A party-line vote in the House of Representatives sent the Inflation Reduction Act to the Oval Office on Friday.
After a contentious journey in the Senate, the lower chamber of Congress quickly passed the bill on August 12 as Democrats relied on the budget reconciliation process to sidestep extended debate. Ultimately, all 220 Democrat representatives voted in favor of the proposition, while all 207 Republicans voted against the measure.
Speaker of the House Nancy Pelosi (D-CA) heralded the passage, declaring, “Our Inflation Reduction Act is a robust cost-cutting package that meets the moment, ensuring that our families thrive and that our planet survives.” She called it “a resounding victory for America’s families, starting at their kitchen table.”
The act spends over $350 billion in taxpayer funds on “climate change initiatives” and “renewable energy efforts.” Additionally, it increases the budget for the Internal Revenue Services (IRS) by $80 billion, effectively doubling the size of the agency to increase enforcement, according to Sen. Joe Manchin (D-WV).
Despite the bill’s expressed intention, worries persist that the increased IRS enforcement capacity will predominately target small businesses and middle- to lower-class families.
Vice President of the National Taxpayers Union Foundation Joe Hinchman explained, “They won’t fight back. … The IRS says, ‘We’re going after the rich,’ but when you’re trying to raise that much money, the rich can only get you so far.”
Increased taxes also accompany the legislation, targeting corporations, stock buybacks, and pharmaceuticals. The legislation hopes to persuade drug manufacturers to lower their prices by threatening up to a 1,900% excise tax if they fail to “negotiate” with the government to set reduced costs.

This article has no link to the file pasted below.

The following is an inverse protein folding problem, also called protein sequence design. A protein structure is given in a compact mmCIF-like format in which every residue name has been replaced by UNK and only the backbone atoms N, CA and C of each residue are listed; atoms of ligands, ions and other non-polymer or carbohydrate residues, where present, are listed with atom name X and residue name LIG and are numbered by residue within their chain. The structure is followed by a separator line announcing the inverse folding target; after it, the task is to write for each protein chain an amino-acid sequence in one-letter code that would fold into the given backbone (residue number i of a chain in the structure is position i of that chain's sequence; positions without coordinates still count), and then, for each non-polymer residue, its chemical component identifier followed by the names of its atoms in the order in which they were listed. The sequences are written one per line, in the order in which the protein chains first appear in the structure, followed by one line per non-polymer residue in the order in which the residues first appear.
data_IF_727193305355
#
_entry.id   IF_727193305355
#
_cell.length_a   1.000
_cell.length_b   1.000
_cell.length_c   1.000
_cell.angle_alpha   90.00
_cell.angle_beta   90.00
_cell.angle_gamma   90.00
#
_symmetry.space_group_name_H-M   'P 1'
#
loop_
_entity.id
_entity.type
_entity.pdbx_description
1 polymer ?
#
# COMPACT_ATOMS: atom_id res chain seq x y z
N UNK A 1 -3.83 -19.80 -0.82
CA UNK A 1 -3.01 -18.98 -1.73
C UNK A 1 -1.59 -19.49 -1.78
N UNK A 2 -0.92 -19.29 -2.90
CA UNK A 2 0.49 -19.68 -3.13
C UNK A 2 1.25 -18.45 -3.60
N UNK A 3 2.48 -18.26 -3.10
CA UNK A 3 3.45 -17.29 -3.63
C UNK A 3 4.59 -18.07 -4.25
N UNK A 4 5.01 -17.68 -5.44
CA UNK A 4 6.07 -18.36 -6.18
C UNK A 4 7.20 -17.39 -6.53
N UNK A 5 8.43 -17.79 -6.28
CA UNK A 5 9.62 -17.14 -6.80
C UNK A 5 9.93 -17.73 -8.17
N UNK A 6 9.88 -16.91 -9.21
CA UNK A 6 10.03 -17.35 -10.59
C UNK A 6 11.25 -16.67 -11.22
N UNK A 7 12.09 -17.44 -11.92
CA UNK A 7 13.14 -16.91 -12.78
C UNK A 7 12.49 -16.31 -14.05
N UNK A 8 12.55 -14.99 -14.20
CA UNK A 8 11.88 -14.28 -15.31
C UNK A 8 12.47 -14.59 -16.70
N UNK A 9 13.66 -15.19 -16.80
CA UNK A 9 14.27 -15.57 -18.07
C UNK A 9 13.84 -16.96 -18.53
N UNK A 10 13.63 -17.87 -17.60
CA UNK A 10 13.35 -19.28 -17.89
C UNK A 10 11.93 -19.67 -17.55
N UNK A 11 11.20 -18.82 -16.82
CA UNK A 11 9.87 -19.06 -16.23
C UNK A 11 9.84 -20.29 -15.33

The Congressional Joint Committee on Taxation (JCT) claimed that people making less than $200,000 a year would be hit with an additional $16.7 billion in taxes. They further suggested that if the bill passes, people making less than $10,000 a year will experience a 3.1% increase, and those who make $20,000 to $30,000 will see a rise of 1.1% in 2023.
Additionally, several studies of the bill’s potential effect suggest that, despite the name, it will have next to no positive impact on inflation.
The Penn Wharton Budget Model at the University of Pennsylvania noted that they have a “low level of confidence that the legislation would have any measurable impact on inflation.” They clarified, saying “the Act would slightly reduce GDP in the first decade.”
Bernie Sanders (I-VT), a supporter of the legislation, even referred to it as “The so-called Inflation Reduction Act … and I say so-called by the way, because according to the CBO and other economic organizations that have studied this bill, it will, in fact, have a minimal impact on inflation.”